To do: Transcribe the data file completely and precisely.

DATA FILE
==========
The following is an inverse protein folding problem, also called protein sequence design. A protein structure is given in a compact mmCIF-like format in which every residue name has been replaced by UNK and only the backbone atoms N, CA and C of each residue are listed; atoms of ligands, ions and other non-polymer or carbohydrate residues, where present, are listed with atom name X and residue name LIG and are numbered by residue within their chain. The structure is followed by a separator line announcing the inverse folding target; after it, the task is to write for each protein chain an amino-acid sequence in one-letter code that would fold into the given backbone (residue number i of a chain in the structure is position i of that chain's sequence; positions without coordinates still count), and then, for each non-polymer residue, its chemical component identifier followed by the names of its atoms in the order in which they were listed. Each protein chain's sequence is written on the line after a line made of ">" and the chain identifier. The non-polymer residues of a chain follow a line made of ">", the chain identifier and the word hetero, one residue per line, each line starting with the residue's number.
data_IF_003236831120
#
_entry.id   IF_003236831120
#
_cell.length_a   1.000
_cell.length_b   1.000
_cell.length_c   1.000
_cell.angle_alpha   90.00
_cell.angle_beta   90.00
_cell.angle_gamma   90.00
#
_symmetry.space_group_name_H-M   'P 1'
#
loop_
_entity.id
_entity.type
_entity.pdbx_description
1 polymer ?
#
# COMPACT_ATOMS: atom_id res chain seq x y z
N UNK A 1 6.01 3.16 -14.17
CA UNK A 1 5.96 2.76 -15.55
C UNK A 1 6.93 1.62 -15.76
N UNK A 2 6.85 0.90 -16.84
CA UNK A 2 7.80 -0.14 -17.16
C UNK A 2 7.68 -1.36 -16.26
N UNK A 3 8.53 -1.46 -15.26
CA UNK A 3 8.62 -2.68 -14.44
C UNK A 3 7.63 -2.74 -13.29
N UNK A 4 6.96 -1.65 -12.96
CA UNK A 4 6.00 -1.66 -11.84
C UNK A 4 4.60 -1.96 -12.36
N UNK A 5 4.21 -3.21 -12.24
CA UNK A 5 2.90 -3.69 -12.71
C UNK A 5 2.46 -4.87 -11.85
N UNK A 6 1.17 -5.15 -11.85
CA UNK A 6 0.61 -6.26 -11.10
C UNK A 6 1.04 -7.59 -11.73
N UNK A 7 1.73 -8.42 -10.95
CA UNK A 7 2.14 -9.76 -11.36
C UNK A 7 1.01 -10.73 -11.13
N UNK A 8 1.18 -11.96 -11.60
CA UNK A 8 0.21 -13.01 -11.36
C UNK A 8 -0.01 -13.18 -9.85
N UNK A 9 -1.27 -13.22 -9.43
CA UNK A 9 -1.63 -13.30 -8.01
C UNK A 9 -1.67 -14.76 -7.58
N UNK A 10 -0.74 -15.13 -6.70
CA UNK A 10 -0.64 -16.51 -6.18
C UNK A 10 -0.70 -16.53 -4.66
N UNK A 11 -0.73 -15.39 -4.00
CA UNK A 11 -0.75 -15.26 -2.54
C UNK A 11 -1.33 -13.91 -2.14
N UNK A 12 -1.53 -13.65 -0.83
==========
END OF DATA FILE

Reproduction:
The following is an inverse protein folding problem, also called protein sequence design. A protein structure is given in a compact mmCIF-like format in which every residue name has been replaced by UNK and only the backbone atoms N, CA and C of each residue are listed; atoms of ligands, ions and other non-polymer or carbohydrate residues, where present, are listed with atom name X and residue name LIG and are numbered by residue within their chain. The structure is followed by a separator line announcing the inverse folding target; after it, the task is to write for each protein chain an amino-acid sequence in one-letter code that would fold into the given backbone (residue number i of a chain in the structure is position i of that chain's sequence; positions without coordinates still count), and then, for each non-polymer residue, its chemical component identifier followed by the names of its atoms in the order in which they were listed. Each protein chain's sequence is written on the line after a line made of ">" and the chain identifier. The non-polymer residues of a chain follow a line made of ">", the chain identifier and the word hetero, one residue per line, each line starting with the residue's number.
data_IF_003236831120
#
_entry.id   IF_003236831120
#
_cell.length_a   1.000
_cell.length_b   1.000
_cell.length_c   1.000
_cell.angle_alpha   90.00
_cell.angle_beta   90.00
_cell.angle_gamma   90.00
#
_symmetry.space_group_name_H-M   'P 1'
#
loop_
_entity.id
_entity.type
_entity.pdbx_description
1 polymer ?
#
# COMPACT_ATOMS: atom_id res chain seq x y z
N UNK A 1 6.01 3.16 -14.17
CA UNK A 1 5.96 2.76 -15.55
C UNK A 1 6.93 1.62 -15.76
N UNK A 2 6.85 0.90 -16.84
CA UNK A 2 7.80 -0.14 -17.16
C UNK A 2 7.68 -1.36 -16.26
N UNK A 3 8.53 -1.46 -15.26
CA UNK A 3 8.62 -2.68 -14.44
C UNK A 3 7.63 -2.74 -13.29
N UNK A 4 6.96 -1.65 -12.96
CA UNK A 4 6.00 -1.66 -11.84
C UNK A 4 4.60 -1.96 -12.36
N UNK A 5 4.21 -3.21 -12.24
CA UNK A 5 2.90 -3.69 -12.71
C UNK A 5 2.46 -4.87 -11.85
N UNK A 6 1.17 -5.15 -11.85
CA UNK A 6 0.61 -6.26 -11.10
C UNK A 6 1.04 -7.59 -11.73
N UNK A 7 1.73 -8.42 -10.95
CA UNK A 7 2.14 -9.76 -11.36
C UNK A 7 1.01 -10.73 -11.13
N UNK A 8 1.18 -11.96 -11.60
CA UNK A 8 0.21 -13.01 -11.36
C UNK A 8 -0.01 -13.18 -9.85
N UNK A 9 -1.27 -13.22 -9.43
CA UNK A 9 -1.63 -13.30 -8.01
C UNK A 9 -1.67 -14.76 -7.58
N UNK A 10 -0.74 -15.13 -6.70
CA UNK A 10 -0.64 -16.51 -6.18
C UNK A 10 -0.70 -16.53 -4.66
N UNK A 11 -0.73 -15.39 -4.00
CA UNK A 11 -0.75 -15.26 -2.54
C UNK A 11 -1.33 -13.91 -2.14
N UNK A 12 -1.53 -13.65 -0.83